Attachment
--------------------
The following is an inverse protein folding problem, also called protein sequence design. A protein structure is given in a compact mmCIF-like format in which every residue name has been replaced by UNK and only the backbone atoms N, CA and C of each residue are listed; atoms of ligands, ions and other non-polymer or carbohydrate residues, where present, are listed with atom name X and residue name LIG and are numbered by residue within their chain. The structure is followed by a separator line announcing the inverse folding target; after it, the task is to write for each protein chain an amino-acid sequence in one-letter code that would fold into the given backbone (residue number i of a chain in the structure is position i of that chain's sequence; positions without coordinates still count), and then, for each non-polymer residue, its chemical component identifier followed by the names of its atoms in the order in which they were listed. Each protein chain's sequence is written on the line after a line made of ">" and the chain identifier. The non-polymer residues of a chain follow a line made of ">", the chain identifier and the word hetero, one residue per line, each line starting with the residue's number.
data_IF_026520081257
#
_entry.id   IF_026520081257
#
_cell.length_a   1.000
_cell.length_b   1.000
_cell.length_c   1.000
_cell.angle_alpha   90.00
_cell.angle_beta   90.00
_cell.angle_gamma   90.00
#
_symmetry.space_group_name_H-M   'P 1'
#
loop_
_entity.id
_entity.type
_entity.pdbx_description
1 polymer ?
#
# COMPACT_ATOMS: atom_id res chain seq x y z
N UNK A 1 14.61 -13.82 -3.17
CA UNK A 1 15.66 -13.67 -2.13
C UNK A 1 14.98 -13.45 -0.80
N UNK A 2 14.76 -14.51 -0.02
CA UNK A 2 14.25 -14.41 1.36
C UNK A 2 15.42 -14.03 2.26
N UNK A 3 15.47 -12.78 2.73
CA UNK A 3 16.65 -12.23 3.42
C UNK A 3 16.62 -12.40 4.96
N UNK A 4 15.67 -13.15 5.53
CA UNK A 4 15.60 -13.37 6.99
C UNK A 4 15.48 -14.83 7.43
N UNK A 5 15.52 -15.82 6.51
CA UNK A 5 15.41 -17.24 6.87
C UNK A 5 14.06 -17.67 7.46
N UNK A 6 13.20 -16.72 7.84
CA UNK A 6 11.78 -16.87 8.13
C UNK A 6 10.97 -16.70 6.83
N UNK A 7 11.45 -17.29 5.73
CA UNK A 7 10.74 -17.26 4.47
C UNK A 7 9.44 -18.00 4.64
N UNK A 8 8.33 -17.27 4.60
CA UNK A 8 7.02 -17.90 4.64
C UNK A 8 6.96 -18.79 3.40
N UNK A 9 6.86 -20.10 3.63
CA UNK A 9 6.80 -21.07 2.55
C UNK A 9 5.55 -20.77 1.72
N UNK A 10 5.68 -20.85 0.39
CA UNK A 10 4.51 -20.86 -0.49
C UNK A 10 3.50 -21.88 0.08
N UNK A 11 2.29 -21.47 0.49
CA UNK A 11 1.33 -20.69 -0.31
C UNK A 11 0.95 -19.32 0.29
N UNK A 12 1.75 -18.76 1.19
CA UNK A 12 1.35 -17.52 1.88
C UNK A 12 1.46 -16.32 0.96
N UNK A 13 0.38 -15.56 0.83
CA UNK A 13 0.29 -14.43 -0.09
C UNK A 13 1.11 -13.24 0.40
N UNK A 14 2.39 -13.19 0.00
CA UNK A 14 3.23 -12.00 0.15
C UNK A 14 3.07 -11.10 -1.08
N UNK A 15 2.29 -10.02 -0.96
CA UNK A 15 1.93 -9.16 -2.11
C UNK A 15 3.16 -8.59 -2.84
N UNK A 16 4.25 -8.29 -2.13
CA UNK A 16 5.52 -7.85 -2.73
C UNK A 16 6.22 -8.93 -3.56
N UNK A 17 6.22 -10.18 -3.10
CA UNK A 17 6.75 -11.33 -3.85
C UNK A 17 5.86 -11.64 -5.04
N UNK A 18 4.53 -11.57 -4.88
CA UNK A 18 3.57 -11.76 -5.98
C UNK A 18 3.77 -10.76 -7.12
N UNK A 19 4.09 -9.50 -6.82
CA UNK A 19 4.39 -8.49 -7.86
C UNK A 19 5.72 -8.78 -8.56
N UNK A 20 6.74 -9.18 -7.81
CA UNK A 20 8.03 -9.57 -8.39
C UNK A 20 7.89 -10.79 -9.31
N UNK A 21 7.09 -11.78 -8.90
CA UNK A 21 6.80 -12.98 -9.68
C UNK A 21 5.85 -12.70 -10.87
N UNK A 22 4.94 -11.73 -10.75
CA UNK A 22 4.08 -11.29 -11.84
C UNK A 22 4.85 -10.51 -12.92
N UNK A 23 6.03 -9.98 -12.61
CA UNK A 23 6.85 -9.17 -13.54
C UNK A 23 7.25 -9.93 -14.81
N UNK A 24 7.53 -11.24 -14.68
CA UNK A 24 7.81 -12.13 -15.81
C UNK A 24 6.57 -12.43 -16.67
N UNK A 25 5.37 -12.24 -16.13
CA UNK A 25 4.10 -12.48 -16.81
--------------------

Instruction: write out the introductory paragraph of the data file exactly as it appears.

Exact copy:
The following is an inverse protein folding problem, also called protein sequence design. A protein structure is given in a compact mmCIF-like format in which every residue name has been replaced by UNK and only the backbone atoms N, CA and C of each residue are listed; atoms of ligands, ions and other non-polymer or carbohydrate residues, where present, are listed with atom name X and residue name LIG and are numbered by residue within their chain. The structure is followed by a separator line announcing the inverse folding target; after it, the task is to write for each protein chain an amino-acid sequence in one-letter code that would fold into the given backbone (residue number i of a chain in the structure is position i of that chain's sequence; positions without coordinates still count), and then, for each non-polymer residue, its chemical component identifier followed by the names of its atoms in the order in which they were listed. Each protein chain's sequence is written on the line after a line made of ">" and the chain identifier. The non-polymer residues of a chain follow a line made of ">", the chain identifier and the word hetero, one residue per line, each line starting with the residue's number.